over 5 years ago
    • mardeerpark's Avatar

      Thank you for posting your question. I, too, have the tingling, pain, numbness.

      I didn't have any neuropathy during chemo and "blamed" the sudden onset on going overboard with walking and gardening as soon as chemo was over and I had energy again.

      I got really good shoes and stretch every day and that has helped a lot with the planter fasciatis (or whatever it is but the pain fits that diagnosis).

      I am also seeing a chiropractor for both the carpal tunnel and planter fasciatis.

      One trick that my chiro gave me for my hands is to put a rubber band around my fingers and push outward. This stretches your fingers in the opposite way we always use them. It sort of helps if only to give me something else to think about and feel like I am doing something to help.

      over 5 years ago
    • MariaM's Avatar

      I already had intermittent neuropathy issues in one foot as a result of surgical repair of a severe injury some years ago. Now I am bilaterally symmetrical! It's a familiar sensation, so I have been sort of taking it for granted. It may help to know that chemo is not the only thing that causes this! After the injury, the physical therapists taught to watch my foot out of the corner of my eye when I am going down stairs or walking on an uneven surface.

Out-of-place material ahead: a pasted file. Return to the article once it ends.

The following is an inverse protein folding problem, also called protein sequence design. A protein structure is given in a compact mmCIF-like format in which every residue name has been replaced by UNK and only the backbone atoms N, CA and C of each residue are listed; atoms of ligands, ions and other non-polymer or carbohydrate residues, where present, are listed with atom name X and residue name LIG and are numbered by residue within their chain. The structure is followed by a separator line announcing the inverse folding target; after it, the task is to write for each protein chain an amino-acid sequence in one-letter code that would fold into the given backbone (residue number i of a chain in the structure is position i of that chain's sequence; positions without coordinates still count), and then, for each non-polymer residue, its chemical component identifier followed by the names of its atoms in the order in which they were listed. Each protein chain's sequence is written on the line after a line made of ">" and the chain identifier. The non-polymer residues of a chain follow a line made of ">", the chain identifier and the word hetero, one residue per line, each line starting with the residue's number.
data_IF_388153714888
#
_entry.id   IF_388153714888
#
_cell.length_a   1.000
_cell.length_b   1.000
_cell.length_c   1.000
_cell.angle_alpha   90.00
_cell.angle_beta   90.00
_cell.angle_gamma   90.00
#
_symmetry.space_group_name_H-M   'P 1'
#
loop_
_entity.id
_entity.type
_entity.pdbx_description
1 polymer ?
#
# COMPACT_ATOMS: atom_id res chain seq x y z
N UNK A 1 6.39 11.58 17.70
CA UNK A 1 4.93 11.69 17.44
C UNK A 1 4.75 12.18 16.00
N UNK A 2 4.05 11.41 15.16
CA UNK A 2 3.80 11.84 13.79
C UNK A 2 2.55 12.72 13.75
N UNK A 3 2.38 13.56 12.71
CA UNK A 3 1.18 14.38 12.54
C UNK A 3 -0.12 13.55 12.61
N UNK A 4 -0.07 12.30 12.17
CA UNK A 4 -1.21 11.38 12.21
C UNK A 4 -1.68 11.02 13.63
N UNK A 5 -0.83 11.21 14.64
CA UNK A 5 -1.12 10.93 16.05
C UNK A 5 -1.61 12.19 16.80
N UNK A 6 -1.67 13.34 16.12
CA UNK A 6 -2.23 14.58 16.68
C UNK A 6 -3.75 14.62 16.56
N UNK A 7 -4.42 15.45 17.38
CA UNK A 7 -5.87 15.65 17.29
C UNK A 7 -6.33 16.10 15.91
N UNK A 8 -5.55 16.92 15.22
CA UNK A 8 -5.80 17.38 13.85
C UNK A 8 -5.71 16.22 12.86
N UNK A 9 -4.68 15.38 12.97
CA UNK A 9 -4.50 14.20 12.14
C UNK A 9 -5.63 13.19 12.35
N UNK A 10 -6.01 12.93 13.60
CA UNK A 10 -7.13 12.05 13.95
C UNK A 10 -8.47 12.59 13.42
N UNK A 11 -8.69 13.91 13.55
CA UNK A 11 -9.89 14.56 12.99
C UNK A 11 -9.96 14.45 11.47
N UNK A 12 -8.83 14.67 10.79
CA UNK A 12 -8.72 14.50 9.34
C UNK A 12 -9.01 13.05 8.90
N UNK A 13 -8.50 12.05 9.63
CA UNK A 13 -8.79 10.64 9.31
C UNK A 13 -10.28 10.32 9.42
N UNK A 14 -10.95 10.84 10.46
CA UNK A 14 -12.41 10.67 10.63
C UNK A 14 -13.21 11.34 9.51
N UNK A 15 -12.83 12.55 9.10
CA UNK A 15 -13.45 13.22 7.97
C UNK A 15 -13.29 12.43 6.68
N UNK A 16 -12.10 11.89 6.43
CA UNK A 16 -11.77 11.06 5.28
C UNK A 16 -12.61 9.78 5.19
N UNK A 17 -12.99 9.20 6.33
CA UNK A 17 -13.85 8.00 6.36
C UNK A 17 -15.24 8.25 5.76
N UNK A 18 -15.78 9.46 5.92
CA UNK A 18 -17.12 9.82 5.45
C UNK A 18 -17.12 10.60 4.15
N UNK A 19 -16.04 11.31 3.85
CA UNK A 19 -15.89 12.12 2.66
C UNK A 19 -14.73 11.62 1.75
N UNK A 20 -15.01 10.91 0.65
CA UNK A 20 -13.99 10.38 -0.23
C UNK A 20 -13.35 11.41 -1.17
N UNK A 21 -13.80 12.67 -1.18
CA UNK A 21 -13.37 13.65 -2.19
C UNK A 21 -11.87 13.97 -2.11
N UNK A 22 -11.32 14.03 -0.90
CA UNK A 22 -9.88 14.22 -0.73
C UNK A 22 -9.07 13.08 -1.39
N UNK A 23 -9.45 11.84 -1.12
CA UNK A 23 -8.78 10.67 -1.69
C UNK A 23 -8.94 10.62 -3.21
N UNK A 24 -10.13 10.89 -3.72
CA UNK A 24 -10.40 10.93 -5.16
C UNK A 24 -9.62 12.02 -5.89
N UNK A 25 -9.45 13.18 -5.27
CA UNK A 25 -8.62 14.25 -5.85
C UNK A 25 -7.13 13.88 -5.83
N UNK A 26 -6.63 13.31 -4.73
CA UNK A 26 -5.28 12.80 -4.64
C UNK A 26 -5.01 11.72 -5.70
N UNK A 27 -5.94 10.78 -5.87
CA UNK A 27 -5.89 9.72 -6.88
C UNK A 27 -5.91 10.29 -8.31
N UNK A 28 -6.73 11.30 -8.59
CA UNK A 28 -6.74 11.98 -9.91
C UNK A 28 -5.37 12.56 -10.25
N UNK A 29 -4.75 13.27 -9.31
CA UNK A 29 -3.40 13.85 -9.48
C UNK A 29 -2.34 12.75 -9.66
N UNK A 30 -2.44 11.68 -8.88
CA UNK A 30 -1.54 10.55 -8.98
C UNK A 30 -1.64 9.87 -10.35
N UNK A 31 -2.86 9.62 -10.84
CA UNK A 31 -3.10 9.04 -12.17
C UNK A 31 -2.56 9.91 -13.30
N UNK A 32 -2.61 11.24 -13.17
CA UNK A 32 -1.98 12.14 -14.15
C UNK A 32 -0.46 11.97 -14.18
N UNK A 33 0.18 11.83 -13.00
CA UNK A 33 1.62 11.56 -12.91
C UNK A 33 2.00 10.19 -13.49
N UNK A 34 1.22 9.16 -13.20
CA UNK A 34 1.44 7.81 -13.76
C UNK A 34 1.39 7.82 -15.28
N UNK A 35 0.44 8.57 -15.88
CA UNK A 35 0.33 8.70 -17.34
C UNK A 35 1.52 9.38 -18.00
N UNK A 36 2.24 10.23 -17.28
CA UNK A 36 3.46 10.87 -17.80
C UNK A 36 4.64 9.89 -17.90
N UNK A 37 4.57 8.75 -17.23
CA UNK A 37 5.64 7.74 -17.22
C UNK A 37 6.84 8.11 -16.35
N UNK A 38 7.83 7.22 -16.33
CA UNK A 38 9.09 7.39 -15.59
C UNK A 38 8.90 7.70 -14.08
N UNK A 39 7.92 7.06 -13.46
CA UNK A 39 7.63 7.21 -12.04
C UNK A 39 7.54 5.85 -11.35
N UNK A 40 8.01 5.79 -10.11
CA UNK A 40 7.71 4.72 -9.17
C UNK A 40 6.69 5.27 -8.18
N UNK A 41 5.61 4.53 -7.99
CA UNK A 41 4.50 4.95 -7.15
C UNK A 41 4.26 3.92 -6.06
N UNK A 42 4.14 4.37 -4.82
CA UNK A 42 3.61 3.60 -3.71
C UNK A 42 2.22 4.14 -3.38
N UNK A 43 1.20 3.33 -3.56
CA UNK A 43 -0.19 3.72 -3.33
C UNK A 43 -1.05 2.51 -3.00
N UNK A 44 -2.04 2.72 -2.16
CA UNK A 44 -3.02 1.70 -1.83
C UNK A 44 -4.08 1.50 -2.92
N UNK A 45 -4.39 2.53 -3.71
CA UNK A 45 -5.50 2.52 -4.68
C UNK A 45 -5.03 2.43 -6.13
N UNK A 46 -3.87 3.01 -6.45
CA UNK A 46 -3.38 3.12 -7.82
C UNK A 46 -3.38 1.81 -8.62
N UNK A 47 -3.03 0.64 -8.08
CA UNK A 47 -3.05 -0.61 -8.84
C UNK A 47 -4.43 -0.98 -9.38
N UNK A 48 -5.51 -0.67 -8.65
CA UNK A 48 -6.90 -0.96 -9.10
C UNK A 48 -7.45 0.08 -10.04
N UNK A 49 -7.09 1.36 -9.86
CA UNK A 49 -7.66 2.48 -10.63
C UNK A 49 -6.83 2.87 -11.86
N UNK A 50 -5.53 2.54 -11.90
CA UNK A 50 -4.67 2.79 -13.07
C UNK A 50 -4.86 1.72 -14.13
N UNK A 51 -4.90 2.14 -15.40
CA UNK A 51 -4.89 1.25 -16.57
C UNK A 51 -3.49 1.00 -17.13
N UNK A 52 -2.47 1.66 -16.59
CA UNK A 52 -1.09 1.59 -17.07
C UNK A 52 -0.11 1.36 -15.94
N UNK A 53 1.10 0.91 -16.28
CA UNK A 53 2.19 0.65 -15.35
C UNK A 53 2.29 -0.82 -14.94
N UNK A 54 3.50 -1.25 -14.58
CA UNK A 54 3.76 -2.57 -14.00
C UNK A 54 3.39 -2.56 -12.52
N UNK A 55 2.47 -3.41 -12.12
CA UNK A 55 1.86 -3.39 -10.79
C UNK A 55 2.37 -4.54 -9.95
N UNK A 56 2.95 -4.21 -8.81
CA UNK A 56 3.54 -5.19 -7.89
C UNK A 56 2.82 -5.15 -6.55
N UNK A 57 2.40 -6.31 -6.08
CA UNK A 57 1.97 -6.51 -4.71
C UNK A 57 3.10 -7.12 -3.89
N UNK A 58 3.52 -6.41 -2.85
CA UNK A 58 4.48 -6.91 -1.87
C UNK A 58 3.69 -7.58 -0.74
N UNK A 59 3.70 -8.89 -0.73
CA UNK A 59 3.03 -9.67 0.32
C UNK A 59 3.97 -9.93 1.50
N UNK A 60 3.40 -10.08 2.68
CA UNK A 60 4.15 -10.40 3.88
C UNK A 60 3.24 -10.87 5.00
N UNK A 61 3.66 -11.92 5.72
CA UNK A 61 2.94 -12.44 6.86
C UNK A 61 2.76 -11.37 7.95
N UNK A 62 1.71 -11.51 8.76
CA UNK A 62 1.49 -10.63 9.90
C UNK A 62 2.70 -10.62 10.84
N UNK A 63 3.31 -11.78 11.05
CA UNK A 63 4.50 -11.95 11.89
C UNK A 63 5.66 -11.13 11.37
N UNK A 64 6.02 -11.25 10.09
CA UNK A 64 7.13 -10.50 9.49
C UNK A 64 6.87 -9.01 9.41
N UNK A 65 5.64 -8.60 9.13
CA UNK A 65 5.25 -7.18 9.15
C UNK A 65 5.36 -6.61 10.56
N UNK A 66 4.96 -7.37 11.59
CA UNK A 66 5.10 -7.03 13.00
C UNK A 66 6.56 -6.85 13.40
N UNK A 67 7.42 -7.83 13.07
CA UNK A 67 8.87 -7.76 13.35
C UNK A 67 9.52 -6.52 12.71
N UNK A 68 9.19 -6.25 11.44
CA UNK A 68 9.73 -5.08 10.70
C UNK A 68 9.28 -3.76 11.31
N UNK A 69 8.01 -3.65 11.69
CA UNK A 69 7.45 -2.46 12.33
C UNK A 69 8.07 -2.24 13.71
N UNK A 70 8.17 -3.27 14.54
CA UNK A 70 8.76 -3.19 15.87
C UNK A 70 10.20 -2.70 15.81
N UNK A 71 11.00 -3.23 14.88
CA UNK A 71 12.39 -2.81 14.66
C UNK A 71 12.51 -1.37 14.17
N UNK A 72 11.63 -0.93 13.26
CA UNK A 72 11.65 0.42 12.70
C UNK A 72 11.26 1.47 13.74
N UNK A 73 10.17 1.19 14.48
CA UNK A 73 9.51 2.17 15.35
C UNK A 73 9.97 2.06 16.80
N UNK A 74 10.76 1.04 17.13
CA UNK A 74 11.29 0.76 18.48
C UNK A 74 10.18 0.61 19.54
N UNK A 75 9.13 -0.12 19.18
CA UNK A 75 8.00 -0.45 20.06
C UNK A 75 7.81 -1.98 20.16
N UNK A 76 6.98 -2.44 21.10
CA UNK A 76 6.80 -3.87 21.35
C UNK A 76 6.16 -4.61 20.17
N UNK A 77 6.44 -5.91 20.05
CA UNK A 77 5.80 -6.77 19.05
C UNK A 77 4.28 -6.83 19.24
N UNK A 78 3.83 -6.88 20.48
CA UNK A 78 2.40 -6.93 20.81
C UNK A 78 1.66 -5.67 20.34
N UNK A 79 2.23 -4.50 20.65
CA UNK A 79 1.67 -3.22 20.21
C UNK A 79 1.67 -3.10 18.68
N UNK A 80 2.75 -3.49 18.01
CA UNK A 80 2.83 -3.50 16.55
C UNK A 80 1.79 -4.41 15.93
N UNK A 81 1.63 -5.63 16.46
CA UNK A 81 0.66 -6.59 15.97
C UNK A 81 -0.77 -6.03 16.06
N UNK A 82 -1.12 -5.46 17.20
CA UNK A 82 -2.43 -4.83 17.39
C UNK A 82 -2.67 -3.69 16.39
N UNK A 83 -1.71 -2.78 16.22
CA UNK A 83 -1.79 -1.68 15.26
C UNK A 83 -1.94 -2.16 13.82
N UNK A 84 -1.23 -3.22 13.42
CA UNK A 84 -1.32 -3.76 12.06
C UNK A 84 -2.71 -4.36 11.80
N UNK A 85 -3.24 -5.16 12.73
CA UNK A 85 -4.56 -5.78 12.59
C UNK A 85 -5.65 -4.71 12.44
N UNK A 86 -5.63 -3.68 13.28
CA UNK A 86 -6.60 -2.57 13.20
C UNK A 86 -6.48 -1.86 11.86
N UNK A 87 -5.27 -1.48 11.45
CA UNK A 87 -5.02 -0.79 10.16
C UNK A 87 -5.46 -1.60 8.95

I had carpal tunnel surgery on both hands a couple of years ago due to side effects of letrozole, and the surgery was very successful and not a particularly big deal. I didn't even need the sedative they tried to force on me. My breast oncologist told me it is very common to develop carpel tunnel syndrome with aromatase inhibitors. (Woo-hoo! now I have not one, but TWO oncologists!)

      almost 5 years ago